More so, private firms are now vying for a new tender to oversee the implementation of the last education reform program New Horizons, thus disconnecting the process of implementing the reform from the process of its supervision and review.


Public transportation: Private planning

The transportation ministry has undergone massive outsourcing in recent years, the most recent of which includes the outsourcing of key managerial responsibilities.


Last year the ministry published a tender for the "establishment of a Transportation Planning Administration" which is intended to aid the ministry's planning department, an integral part of the ministry's policy formulation apparatus, and thus, like in previous cases, risks disconnecting policy from implementation, a move which the reports author's claim will hollow out the ministry.


Internal security: Sensitive information in private hands

The Interior Security Ministry has published a tender for "overseeing strategic planning." Privatizing this field will give private bodies access to sensitive information pertaining to security. This also raises the concern that the ministry will be depleted from professional knowhow, in addition to allowing a private body a large role in decision making and policy formulation.


Labor and Welfare: Outsourcing decision making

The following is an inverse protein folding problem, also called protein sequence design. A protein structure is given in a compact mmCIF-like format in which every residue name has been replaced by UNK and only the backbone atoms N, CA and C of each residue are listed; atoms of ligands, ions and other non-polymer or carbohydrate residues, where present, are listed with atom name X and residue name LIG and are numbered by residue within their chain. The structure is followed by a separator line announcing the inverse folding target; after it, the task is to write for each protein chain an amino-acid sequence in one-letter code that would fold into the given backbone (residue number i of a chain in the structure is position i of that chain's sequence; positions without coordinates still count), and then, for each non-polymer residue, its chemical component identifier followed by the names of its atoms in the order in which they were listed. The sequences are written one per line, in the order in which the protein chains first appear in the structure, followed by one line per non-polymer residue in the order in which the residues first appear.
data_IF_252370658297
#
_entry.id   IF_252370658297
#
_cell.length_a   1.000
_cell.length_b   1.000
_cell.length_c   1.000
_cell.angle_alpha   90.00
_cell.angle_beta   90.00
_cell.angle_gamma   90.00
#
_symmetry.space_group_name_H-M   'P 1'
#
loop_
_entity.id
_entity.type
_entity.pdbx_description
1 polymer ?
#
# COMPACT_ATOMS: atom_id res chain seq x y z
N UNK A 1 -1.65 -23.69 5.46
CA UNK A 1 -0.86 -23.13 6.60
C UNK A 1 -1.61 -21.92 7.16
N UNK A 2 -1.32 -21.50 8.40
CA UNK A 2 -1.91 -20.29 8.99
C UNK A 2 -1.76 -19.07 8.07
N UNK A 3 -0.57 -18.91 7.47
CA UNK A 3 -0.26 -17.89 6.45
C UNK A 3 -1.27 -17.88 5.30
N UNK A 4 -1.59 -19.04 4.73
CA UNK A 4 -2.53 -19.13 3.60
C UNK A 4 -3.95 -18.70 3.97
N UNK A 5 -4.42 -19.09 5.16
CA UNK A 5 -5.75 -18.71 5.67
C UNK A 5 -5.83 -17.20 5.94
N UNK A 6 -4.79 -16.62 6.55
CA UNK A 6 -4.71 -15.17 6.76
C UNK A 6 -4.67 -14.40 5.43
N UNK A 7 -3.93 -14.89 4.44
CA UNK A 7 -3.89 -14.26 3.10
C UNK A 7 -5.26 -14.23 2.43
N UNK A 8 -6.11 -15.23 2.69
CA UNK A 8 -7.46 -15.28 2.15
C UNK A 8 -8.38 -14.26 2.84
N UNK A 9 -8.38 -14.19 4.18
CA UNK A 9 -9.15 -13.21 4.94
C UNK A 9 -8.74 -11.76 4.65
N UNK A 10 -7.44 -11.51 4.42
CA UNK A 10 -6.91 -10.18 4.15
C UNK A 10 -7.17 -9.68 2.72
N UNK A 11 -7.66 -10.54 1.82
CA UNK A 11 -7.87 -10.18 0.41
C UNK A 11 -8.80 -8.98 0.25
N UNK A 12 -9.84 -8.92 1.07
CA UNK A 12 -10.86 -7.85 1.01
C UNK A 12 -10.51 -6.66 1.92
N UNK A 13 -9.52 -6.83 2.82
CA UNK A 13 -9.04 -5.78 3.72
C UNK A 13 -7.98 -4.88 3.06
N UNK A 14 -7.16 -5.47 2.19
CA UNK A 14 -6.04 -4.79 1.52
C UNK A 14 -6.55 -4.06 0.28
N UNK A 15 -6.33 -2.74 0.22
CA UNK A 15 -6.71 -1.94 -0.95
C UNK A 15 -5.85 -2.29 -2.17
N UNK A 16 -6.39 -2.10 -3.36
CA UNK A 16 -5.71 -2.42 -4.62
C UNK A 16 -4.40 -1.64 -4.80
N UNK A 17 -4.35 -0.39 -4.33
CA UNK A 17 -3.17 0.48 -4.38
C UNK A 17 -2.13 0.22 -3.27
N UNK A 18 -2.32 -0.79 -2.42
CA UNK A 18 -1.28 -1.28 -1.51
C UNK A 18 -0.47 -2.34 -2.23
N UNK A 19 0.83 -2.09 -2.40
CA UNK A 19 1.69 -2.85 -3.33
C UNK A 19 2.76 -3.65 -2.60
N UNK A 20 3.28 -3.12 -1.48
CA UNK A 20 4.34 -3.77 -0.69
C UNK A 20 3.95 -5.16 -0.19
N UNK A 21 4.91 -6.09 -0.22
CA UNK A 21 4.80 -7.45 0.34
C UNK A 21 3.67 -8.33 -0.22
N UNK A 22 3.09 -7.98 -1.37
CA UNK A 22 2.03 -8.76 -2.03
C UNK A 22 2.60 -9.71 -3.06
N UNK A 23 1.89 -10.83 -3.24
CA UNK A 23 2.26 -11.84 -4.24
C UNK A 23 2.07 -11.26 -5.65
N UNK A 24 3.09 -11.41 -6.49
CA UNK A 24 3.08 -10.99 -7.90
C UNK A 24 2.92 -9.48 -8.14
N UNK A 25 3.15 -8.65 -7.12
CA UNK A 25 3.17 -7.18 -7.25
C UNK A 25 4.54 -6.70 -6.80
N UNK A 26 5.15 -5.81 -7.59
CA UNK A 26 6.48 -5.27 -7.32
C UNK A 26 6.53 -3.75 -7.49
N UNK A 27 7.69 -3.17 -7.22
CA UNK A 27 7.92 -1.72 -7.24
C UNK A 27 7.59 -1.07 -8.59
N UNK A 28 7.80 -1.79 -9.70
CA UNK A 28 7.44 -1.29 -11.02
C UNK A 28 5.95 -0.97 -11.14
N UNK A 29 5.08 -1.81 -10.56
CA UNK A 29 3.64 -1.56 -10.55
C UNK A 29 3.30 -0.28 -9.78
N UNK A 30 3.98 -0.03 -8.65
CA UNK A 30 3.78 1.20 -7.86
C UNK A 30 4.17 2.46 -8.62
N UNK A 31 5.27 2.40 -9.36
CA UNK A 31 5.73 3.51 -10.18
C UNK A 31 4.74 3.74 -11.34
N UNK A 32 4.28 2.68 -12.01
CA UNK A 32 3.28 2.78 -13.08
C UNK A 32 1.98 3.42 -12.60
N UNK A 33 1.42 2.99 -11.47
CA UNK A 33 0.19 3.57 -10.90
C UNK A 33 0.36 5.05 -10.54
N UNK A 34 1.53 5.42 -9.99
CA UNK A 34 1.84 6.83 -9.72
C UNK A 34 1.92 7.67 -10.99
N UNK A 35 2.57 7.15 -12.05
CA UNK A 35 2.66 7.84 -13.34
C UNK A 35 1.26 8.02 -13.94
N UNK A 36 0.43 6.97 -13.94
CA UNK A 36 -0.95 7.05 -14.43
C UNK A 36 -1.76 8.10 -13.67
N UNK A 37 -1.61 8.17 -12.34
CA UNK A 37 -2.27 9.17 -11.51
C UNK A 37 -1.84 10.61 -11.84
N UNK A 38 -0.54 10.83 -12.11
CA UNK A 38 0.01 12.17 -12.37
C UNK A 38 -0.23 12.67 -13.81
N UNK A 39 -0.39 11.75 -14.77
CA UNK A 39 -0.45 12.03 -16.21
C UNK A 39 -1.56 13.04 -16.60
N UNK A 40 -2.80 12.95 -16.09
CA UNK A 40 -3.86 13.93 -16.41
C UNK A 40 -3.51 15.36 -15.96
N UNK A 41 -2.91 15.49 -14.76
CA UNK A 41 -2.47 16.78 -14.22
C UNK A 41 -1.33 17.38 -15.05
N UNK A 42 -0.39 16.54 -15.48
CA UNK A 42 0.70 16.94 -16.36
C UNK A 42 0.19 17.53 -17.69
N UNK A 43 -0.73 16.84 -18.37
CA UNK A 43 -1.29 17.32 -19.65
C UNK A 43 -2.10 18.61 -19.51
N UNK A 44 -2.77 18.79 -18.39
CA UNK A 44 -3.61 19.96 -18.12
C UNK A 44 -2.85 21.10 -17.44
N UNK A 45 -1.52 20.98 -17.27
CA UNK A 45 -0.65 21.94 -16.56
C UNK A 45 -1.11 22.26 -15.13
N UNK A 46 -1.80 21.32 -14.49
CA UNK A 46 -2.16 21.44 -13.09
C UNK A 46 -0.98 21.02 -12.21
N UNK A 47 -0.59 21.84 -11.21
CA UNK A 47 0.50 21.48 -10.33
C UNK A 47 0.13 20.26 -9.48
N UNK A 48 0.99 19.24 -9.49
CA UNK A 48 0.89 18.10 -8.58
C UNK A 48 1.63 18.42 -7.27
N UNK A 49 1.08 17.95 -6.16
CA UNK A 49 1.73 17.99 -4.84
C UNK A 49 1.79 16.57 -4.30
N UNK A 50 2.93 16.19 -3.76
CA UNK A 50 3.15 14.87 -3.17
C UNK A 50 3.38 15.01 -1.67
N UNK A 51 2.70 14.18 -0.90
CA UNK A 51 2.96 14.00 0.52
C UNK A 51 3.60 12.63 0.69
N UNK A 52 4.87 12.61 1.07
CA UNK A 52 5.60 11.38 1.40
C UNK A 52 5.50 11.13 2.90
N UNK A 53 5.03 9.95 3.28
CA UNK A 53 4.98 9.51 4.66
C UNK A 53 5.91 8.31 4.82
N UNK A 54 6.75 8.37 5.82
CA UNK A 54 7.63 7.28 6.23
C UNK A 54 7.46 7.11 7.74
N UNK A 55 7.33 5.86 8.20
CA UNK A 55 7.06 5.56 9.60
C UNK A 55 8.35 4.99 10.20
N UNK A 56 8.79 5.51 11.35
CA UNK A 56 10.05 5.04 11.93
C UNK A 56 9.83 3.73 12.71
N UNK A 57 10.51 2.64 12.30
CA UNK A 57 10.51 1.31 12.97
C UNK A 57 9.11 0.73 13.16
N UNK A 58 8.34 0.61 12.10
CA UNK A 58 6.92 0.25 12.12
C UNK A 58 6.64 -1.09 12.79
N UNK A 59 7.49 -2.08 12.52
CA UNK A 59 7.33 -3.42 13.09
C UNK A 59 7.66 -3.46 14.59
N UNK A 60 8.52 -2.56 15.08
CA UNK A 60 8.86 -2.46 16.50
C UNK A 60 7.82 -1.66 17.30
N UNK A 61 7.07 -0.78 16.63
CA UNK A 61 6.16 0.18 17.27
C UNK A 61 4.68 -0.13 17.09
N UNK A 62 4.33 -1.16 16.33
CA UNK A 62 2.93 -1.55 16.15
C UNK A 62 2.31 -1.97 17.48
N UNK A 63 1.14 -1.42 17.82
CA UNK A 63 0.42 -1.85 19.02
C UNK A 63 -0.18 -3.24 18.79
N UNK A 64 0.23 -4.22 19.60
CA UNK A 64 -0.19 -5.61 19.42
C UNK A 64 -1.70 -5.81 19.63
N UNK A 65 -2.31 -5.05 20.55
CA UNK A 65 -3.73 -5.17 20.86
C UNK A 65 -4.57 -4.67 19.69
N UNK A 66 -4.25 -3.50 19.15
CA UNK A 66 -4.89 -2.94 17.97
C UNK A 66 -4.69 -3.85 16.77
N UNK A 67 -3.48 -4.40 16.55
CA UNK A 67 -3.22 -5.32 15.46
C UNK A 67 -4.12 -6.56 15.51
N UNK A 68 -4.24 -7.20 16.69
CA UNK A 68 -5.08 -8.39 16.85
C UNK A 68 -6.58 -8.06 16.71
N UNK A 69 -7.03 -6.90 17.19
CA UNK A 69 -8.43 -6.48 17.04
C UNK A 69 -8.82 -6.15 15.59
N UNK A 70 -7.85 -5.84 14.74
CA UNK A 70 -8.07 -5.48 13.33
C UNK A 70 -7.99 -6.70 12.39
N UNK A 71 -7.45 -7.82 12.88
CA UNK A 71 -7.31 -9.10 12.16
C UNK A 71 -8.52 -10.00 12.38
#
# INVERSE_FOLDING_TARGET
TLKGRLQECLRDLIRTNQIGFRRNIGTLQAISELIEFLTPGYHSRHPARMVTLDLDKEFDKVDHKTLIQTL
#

In the field of labor and welfare, the process of screening potential candidates for the state employees has passed onto a private company.


In addition, the responsibility for formulating external tenders is being outsourced by the Welfare Ministry. The process is concerning as the ministry deals mostly with service providers and now the details of tenders these services providers vie for are being formulated by a private body, as are the description of job openings within the ministry itself, thus harming the ministry's discretion in formulating policy and implementing it, in addition to forcing external companies to school themselves on internal ministry process which the workers are already well versed in.


Health: External advisor for rehabilitation

Privations is ramped in the Health Ministry, the report claims. Health services for schoolchildren are continually outsources and passed onto the private contractors while the rights of the school nurses are being trampled on.


A key investigator role in charge of formulating policy for securing health facilities has been outsourced within the office and thus an external advisors know holds a key position in a body charged with oversight over the entire ministry and its facilities.


Also privatized was consultation on rehabilitation equipment, so that a private body is now in charge of examining reimbursement claims made by citizens in need of special equipment. According to the tenders for the privatization, the company in charge of the process is also charged with formulating policy regarding who is a candidate for reimbursement.



And what do the researches at Van Leer recommend? Firstly, adequate manpower must be enlisted into government service, in a bid to strengthen the ministries professional capabilities. In addition, the general recommendation was keeping planning and policy formulation within the ministries, as well as conducting discussions regarding privatization policy and making them openly available to the public.